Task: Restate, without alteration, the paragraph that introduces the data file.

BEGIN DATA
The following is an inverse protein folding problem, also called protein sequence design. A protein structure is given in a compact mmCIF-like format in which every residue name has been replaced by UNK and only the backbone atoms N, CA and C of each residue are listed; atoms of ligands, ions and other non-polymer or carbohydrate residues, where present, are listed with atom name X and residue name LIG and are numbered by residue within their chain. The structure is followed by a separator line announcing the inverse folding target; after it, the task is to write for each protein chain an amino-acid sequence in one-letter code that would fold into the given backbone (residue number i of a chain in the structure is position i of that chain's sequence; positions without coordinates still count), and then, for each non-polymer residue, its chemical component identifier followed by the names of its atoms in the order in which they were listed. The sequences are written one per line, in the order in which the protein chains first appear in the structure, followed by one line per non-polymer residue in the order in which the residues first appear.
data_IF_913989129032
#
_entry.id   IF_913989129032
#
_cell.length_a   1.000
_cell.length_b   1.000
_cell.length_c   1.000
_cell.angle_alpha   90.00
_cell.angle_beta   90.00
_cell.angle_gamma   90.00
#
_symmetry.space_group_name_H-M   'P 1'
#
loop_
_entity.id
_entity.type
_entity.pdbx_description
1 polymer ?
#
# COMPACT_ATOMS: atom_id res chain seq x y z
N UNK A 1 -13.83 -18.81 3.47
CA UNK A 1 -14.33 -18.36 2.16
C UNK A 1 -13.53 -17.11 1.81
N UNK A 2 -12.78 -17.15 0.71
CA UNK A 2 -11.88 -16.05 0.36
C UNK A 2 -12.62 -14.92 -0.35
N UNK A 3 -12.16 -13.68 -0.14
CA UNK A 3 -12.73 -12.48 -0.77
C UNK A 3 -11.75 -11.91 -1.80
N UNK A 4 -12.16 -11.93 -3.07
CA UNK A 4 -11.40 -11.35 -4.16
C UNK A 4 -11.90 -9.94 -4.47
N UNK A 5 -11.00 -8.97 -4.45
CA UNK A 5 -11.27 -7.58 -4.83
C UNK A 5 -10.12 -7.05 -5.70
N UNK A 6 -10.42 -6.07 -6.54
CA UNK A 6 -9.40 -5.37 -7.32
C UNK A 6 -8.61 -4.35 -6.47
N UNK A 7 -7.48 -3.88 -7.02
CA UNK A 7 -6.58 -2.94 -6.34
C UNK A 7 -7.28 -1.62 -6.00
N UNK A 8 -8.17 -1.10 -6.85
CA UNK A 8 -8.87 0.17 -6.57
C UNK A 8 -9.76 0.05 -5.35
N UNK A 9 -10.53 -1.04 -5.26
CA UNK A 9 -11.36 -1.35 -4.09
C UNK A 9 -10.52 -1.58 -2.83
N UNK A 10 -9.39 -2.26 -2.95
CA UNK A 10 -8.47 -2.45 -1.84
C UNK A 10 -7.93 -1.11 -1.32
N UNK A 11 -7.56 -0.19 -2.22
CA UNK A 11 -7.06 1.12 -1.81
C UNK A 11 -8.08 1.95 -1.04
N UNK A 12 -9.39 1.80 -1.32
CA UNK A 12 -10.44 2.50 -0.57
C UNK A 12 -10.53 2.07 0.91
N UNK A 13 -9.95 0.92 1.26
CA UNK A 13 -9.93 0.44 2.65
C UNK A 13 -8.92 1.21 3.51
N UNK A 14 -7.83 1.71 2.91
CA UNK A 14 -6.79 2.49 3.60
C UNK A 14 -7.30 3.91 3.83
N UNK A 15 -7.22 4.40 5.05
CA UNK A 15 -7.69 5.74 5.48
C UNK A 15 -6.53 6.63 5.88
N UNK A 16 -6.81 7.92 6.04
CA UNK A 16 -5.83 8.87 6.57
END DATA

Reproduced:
The following is an inverse protein folding problem, also called protein sequence design. A protein structure is given in a compact mmCIF-like format in which every residue name has been replaced by UNK and only the backbone atoms N, CA and C of each residue are listed; atoms of ligands, ions and other non-polymer or carbohydrate residues, where present, are listed with atom name X and residue name LIG and are numbered by residue within their chain. The structure is followed by a separator line announcing the inverse folding target; after it, the task is to write for each protein chain an amino-acid sequence in one-letter code that would fold into the given backbone (residue number i of a chain in the structure is position i of that chain's sequence; positions without coordinates still count), and then, for each non-polymer residue, its chemical component identifier followed by the names of its atoms in the order in which they were listed. The sequences are written one per line, in the order in which the protein chains first appear in the structure, followed by one line per non-polymer residue in the order in which the residues first appear.